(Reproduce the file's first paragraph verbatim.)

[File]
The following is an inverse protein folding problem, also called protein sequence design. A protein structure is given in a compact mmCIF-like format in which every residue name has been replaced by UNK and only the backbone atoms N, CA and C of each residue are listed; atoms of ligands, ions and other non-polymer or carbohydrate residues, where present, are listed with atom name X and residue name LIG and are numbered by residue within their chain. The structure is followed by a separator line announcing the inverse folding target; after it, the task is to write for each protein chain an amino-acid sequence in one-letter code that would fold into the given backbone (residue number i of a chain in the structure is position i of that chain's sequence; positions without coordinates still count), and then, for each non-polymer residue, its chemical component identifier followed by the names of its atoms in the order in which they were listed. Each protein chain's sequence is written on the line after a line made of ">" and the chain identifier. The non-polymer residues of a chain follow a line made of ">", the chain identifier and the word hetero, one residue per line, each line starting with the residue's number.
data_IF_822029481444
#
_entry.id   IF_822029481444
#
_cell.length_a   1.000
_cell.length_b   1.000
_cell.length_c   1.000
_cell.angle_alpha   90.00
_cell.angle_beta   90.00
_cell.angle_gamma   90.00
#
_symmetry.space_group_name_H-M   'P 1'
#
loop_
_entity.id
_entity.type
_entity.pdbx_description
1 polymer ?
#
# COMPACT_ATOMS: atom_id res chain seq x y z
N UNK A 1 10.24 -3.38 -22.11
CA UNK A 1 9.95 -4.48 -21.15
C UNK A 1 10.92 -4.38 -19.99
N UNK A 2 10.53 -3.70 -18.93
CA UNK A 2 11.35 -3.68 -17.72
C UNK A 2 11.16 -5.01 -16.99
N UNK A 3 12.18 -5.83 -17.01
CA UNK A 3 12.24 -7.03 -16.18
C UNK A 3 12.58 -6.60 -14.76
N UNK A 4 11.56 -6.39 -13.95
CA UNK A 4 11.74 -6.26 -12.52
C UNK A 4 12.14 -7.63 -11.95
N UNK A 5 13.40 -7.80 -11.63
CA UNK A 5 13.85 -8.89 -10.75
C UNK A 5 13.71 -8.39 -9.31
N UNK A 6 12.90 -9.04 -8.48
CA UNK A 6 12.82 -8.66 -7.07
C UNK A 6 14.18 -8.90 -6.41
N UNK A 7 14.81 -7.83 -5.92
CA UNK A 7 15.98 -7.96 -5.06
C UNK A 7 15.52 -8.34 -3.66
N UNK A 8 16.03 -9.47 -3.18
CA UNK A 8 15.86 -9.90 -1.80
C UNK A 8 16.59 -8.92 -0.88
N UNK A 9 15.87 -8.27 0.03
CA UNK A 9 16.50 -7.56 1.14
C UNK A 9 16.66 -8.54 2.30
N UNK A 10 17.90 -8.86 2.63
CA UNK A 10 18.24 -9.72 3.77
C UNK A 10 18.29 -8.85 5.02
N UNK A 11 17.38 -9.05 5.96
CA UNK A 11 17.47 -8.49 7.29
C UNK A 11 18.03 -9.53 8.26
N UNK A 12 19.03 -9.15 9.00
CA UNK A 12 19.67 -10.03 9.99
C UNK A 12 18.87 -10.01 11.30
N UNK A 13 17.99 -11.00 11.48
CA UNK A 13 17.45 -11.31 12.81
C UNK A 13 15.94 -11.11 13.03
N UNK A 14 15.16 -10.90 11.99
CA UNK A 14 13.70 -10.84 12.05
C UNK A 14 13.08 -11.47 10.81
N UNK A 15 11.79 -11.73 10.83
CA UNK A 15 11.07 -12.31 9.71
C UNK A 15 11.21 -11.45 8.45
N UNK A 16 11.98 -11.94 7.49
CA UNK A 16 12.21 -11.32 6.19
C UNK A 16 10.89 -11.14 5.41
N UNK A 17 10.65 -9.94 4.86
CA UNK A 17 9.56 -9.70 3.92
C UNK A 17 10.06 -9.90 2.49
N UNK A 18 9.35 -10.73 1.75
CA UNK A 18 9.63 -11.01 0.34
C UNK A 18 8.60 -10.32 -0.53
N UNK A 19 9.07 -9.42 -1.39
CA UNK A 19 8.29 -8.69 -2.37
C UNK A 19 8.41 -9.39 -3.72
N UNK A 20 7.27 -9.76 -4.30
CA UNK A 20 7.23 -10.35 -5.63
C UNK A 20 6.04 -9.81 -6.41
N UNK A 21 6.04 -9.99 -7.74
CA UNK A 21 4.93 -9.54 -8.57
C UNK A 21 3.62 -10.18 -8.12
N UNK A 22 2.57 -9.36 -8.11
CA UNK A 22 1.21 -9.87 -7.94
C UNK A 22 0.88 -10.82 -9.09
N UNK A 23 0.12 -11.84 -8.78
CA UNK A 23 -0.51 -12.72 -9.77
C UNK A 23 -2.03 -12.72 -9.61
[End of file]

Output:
The following is an inverse protein folding problem, also called protein sequence design. A protein structure is given in a compact mmCIF-like format in which every residue name has been replaced by UNK and only the backbone atoms N, CA and C of each residue are listed; atoms of ligands, ions and other non-polymer or carbohydrate residues, where present, are listed with atom name X and residue name LIG and are numbered by residue within their chain. The structure is followed by a separator line announcing the inverse folding target; after it, the task is to write for each protein chain an amino-acid sequence in one-letter code that would fold into the given backbone (residue number i of a chain in the structure is position i of that chain's sequence; positions without coordinates still count), and then, for each non-polymer residue, its chemical component identifier followed by the names of its atoms in the order in which they were listed. Each protein chain's sequence is written on the line after a line made of ">" and the chain identifier. The non-polymer residues of a chain follow a line made of ">", the chain identifier and the word hetero, one residue per line, each line starting with the residue's number.